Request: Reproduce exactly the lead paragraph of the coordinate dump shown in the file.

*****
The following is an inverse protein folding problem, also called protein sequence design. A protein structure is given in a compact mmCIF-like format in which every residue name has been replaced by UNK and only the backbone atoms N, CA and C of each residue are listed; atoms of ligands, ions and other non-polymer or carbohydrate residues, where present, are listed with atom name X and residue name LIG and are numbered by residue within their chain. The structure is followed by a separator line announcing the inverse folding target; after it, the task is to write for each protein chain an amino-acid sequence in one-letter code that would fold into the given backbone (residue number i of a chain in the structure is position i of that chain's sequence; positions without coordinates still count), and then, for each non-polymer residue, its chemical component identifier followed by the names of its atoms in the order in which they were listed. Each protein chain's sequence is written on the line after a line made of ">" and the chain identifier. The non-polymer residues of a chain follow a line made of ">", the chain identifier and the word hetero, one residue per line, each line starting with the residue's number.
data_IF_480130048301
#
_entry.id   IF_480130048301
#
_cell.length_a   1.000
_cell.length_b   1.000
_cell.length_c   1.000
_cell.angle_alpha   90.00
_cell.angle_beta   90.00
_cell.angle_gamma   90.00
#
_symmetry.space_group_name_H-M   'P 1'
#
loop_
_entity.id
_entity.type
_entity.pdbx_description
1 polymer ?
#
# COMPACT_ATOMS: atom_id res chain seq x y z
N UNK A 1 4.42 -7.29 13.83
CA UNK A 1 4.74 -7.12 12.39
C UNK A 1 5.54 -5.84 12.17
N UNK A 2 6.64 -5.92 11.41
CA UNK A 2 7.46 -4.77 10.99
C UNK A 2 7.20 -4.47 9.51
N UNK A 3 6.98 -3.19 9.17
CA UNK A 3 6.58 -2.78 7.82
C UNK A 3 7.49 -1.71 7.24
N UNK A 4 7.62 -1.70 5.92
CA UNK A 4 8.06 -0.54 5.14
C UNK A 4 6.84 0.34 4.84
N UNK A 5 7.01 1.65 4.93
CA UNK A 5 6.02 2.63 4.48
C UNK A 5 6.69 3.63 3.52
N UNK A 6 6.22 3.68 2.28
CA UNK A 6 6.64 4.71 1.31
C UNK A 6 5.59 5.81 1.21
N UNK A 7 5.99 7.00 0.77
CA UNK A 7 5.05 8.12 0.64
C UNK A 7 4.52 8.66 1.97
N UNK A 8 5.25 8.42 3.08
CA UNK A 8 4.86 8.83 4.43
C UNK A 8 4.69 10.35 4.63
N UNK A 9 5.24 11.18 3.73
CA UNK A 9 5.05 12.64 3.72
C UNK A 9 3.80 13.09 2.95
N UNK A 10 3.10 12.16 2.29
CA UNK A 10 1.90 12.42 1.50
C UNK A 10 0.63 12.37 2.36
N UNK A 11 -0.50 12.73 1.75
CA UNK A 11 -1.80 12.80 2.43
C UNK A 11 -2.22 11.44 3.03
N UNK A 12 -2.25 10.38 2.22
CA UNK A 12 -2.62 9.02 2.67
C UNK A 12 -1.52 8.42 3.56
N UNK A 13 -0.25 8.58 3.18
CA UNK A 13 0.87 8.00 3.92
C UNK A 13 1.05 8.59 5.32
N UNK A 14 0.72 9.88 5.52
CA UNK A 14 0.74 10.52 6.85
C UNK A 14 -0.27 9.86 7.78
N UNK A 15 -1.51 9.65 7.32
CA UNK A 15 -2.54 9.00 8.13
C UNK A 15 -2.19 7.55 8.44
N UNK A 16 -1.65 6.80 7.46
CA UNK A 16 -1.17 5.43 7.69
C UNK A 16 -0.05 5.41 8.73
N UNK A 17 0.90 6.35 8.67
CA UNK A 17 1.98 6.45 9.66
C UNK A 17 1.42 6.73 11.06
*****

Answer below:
The following is an inverse protein folding problem, also called protein sequence design. A protein structure is given in a compact mmCIF-like format in which every residue name has been replaced by UNK and only the backbone atoms N, CA and C of each residue are listed; atoms of ligands, ions and other non-polymer or carbohydrate residues, where present, are listed with atom name X and residue name LIG and are numbered by residue within their chain. The structure is followed by a separator line announcing the inverse folding target; after it, the task is to write for each protein chain an amino-acid sequence in one-letter code that would fold into the given backbone (residue number i of a chain in the structure is position i of that chain's sequence; positions without coordinates still count), and then, for each non-polymer residue, its chemical component identifier followed by the names of its atoms in the order in which they were listed. Each protein chain's sequence is written on the line after a line made of ">" and the chain identifier. The non-polymer residues of a chain follow a line made of ">", the chain identifier and the word hetero, one residue per line, each line starting with the residue's number.